In the beginning is "The Meal," waiting for the word. Until it is spoken at the table, in the imagined presence of father, grandfather, and "more beyond him" that the poet almost knows, the meal cannot begin. And so begins John Daniel's wonderfully nourishing book All Things Touched by Wind, a book in which the poet's impulse toward responsible speech, toward evoking and naming some of life's deepest mysteries, emerges over and over in poems that are themselves various ways of saying grace, with love and reverence, and with the knowledge that ultimately, "the last and truest of these words / is the one that won't be said."
For this is a deeply spiritual book, a celebration of the natural world, of ways not human, of "what lives outside our lives" yet finds us "Here," wherever we are. Masterfully crafted and cohesive, its three main sections are distinct yet interwoven in image and theme, much as ripples in water will cross each other when their centering stones have been tossed together, by the same hand. In deft, many-layered poems, the poet involves us in various migrations, like "The European Birch," "Half the world from the birthplace of its kind," in search of a place to plant seeds and roots. If we were like whales, Daniel suggests, there might be a path to "gather us / and lead us around through the turning of seasons and back / to ourselves, again and again, / looping our one life through the lengths of Earth's time."
And still, by learning to see how one clear drop of rain can be a "cosmos / glowing from within…held in wholeness / by the sheer / tension of its forming," and by learning to let go of our human, "echoing talk"; by learning—in settings ranging from Death Valley canyons, from Oregon's old-growth forests, to a university office desk—to listen to what the birds, the rivers, the wind and the stars have to sing—Daniel finds his place in the natural order of things. One of my favorite poems, "A Suggestion to Myself for Dark Times," begins
Late in the night when no direction I walk
leads out of sadness, when my own life
feels lost to me, and everything I've done
seems wrong or not enough, what can I lose
if I abandon the lights I've been living by
and travel to a place where the land lies flat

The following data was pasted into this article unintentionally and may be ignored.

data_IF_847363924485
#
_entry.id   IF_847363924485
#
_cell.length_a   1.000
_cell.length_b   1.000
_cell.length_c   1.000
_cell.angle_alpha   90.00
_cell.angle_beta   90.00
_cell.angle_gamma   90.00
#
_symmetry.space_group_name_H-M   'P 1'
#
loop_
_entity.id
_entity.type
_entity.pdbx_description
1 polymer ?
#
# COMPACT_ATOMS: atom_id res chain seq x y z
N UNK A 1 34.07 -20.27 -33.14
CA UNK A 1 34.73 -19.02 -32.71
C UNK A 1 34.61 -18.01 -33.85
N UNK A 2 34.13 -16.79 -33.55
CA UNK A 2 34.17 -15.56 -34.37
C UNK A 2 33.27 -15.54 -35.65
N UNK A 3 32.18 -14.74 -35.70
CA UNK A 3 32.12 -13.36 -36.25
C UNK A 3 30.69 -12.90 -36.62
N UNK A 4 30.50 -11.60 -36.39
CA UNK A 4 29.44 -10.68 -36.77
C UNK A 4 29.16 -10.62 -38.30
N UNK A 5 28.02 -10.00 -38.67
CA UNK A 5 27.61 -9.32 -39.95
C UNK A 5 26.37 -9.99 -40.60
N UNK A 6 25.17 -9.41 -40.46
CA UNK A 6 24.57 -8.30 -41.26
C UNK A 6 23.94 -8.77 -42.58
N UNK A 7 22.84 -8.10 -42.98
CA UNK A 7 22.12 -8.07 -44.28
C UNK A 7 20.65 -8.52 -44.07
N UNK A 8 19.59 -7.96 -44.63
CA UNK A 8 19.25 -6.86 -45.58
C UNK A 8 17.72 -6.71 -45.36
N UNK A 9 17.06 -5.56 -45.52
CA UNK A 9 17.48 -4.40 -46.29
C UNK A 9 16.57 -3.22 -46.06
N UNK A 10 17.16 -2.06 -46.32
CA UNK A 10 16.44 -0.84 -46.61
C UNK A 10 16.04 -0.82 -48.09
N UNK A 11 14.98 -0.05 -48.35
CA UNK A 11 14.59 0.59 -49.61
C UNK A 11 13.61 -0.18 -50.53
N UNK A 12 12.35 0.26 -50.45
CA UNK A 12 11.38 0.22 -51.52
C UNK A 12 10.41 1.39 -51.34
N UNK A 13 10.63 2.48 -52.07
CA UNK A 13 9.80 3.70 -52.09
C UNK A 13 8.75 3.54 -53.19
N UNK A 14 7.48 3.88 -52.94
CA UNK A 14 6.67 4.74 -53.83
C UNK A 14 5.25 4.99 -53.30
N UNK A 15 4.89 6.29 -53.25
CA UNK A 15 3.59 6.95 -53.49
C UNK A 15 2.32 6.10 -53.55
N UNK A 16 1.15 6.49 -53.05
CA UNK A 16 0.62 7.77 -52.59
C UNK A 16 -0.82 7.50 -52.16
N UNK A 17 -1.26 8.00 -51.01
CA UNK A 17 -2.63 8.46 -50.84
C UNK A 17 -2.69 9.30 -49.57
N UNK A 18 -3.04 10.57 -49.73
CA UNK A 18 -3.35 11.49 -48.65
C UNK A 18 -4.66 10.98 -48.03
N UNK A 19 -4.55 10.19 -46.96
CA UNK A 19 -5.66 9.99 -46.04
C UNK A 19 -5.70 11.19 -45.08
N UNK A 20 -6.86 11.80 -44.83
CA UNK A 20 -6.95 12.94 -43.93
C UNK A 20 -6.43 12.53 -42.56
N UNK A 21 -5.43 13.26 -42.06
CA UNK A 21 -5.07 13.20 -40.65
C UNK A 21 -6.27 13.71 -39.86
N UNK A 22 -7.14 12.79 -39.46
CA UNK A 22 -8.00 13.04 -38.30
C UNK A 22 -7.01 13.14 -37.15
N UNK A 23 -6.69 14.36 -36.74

and clear, where the luminous Milky Way
spreads specked and glittering across the sky
and progresses through a burst of cosmic imagery—an explosive, almost breathless re-vision of Creation, from big bang through "the mouth that first sucked air"—in which the poet sees himself and leads us to these concluding lines:
mine were the feet that found their way,
that carried my shifting and shifting self,
the carefully listening ears were mine,
the eyes gazing across the land, and up
at the far-strewn brilliance of night—
my own forgotten face shines there,
and where in this bright heaven could I be lost?
For all their expressions of joy, however, these poems never come close to the traps of simplicity, or of the sentimental. Fully aware of the darkness around us, of the "Unseen" from which all of us come and to which we all return, Daniel recalls (in the book's final section) his childhood awareness of death's inevitability, of the presence of spirit in the dying breath of a snake, of "the beautiful indifference of this world." This is a poet who has always known loss. And yet, in the poem "Opal Creek," having climbed to sit on a fallen old-growth tree, he is able to speak of "death's generous body, / and all around us where the stillness sings / we see the green abundance of death's rising."
In "To My Mother," a poem which brought me, quite unexpectedly, to tears, the poet anticipates his mother's death—anticipating, also, the ways she will always be with him:
But when tall pines stir with a rising wind,
when the river whispers past my camp,
when breakers sound beyond the brink of dunes,
I will know you by such signs
as I must have known you before I was,
when the anthem of your blood played round
and bathed me in power I breathed and breathed
until at last you could not hold me,
until at last you opened and gave me the world.
"Why do you read?" a new friend at a party once asked me. It wasn't a rhetorical question, or small talk. But before I could answer, he said it first: "I read to find out about my life." Reading All Things Touched by Wind
, I remember this conversation, because John Daniel's poems remind me of how I want to live. This is a book I'll pick up again and again, for pleasure, but also on days when the world feels wrong, my life feels wrong. And reading these poems I'll remember what in the world, and what in my own life, brings joy.
I'll be reminded, again, of the power of words—how words, well-chosen, well-spoken, can help me (as in the poem "Dependence Day") to envision, and to name, the new kinds of celebrations: ones that unite, rather than divide, our human race with the rest of creation.
But most of all, these poems will help me give thanks. In a time when some of the older religious rituals, the traditional forms of saying grace, have lost much of their meaning; in a time when words all around us are used with less and less care (a point well made in the poem "A Modern Man Speaks of Animals"); Daniel's poems give shape to mystery "that won't be said, / that almost forms upon my tongue / as I listen / for its missing shape of sound / in wind and running water, / in the stillness of the misted field." A mystery for which each poem, in the act of naming the indefinable, becomes itself a new word. "The word," says Daniel, "for which I make this home and pass it on."